09APR The initial retail trends we are seeing during the current coronavirus pandemic
The past few weeks have been a whirlwind for the FMCG and retail industries and as we head further into uncharted territory, we are starting to see some real change in consumer and shopper trends. As we journey through this pandemic, our thoughts will turn to the future and we have looked at some of the elements that we can look towards for longer term impact.
People first ethics are important
We have seen the country come together more, over the last few weeks, than the entire of the last few years. Considerations for the people have been at the forefront of this, everyone is looking at how businesses are helping their own teams and the most vulnerable in society.
Some major names have publicly done more than others and this is something that consumers are likely to remember. People are wanting to support those businesses that stood alongside others during these tough times.
For some businesses, thinking about times post-coronavirus may be difficult at the moment, however, how we all treat our employees and those around us will be remembered for a long time. Those that shine now will reap the benefits in terms of team loyalty and engagement in the future.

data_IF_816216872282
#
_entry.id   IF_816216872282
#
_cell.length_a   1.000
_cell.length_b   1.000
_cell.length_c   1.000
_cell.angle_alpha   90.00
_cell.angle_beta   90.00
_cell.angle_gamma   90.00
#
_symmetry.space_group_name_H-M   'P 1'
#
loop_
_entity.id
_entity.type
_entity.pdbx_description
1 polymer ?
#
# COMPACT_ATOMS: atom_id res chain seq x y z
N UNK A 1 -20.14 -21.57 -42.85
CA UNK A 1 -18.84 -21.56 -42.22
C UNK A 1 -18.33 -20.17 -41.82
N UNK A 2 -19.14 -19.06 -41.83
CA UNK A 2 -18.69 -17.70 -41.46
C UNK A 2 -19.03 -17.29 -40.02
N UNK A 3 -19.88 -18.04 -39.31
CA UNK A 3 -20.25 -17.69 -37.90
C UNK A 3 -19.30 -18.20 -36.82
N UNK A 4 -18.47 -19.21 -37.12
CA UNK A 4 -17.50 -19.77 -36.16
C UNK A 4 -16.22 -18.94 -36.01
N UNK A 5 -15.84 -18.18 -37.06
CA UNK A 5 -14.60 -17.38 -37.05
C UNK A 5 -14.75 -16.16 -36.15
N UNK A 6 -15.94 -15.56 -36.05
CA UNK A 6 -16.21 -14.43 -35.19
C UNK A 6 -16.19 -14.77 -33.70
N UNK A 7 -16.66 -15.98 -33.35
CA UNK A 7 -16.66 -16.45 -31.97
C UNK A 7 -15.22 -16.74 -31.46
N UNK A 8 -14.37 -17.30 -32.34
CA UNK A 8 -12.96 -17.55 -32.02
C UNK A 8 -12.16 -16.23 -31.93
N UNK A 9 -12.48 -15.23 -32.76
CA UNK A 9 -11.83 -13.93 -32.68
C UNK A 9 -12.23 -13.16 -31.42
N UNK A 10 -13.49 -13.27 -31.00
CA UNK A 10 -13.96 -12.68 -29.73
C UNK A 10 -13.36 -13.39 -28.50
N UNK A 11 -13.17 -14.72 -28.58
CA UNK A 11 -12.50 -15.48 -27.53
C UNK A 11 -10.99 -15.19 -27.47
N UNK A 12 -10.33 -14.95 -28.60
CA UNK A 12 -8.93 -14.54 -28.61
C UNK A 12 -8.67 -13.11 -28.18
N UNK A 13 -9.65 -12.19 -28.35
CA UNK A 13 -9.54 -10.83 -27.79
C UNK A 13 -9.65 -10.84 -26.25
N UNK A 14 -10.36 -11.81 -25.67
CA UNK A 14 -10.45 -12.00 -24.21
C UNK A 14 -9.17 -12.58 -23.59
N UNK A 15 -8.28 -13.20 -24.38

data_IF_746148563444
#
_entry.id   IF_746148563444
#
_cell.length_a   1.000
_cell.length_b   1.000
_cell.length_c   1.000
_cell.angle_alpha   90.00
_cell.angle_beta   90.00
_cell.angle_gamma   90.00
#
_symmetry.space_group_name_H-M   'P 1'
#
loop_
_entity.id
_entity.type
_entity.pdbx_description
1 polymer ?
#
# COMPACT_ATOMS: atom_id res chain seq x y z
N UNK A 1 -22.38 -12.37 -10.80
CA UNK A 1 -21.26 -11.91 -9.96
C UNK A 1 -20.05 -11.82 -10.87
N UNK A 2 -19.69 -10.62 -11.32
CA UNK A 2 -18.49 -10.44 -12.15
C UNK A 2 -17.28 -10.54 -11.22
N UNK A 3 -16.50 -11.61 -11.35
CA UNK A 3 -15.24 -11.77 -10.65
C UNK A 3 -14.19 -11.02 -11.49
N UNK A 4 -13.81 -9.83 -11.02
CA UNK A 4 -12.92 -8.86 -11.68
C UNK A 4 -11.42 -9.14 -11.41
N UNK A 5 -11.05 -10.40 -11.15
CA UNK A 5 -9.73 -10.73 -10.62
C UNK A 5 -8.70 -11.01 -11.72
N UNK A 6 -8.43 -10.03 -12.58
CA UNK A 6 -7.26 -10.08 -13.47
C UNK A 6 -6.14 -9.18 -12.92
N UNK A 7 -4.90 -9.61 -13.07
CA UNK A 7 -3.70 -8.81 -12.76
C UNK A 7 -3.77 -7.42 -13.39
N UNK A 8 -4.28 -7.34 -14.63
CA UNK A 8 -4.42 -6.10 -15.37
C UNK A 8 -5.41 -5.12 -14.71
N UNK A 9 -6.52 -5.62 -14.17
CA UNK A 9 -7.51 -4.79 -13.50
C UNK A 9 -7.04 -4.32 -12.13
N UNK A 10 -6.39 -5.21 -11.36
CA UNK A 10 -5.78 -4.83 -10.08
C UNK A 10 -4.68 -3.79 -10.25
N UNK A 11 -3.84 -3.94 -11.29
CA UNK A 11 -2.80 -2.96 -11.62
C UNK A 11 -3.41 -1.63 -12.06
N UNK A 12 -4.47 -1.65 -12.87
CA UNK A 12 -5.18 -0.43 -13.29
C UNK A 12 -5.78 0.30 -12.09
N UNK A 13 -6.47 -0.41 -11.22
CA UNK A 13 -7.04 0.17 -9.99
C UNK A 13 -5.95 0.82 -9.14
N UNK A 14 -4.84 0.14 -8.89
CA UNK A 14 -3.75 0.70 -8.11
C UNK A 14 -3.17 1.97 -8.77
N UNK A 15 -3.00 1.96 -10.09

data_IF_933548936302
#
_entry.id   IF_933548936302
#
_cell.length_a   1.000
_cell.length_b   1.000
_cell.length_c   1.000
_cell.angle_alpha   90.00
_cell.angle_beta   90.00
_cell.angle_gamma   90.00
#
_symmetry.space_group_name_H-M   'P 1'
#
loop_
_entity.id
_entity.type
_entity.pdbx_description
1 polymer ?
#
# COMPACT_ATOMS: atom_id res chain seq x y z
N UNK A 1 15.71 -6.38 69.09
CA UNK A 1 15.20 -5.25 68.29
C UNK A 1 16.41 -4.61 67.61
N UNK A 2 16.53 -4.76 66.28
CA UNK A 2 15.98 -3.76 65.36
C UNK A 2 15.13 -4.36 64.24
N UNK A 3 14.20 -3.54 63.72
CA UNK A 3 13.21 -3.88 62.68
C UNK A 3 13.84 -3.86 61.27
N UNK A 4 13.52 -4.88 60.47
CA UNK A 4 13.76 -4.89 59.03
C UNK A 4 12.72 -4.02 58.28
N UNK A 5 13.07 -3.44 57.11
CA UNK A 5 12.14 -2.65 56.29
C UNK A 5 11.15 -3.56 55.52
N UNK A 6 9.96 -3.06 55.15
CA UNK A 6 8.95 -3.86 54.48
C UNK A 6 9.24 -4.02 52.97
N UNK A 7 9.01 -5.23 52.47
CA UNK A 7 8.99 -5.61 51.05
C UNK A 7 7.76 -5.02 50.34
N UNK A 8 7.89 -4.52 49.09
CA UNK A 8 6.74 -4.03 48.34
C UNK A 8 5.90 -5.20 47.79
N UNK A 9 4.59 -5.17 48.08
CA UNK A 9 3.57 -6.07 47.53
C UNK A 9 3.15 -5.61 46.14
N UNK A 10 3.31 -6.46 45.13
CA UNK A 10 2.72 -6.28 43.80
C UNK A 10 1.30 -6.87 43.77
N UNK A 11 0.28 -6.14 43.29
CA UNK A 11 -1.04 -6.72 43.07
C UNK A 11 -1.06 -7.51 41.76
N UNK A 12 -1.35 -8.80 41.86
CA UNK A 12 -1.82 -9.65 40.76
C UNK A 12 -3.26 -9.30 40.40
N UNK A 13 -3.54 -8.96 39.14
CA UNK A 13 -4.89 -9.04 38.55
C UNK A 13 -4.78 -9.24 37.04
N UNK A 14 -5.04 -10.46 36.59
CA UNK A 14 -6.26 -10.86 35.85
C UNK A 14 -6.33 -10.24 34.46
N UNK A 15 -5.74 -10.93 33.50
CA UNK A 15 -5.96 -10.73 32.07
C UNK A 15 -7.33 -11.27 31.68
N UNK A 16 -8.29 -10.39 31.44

Local businesses are seeing communities rally around them, with people recognising the importance they play in our society. We are hopeful of a local ‘love-in’ happening as a result, with staycations, local produce and small businesses being key to revitalising the economy.
Making sure your brands are available – and more importantly visible – in these smaller shops is key to maximise opportunity across all channels. Momentum is important, so don’t forget the convenience sector in marketing plans.
The rise of online shopping
One of the areas we have seen this pandemic highlight is the need for online shopping – both in home delivery and click and collect forms. Before coronavirus we had seen predictions that online shopping would grow to be 12% of all grocery spend over the coming years – we expect that the last month has helped this on it’s way.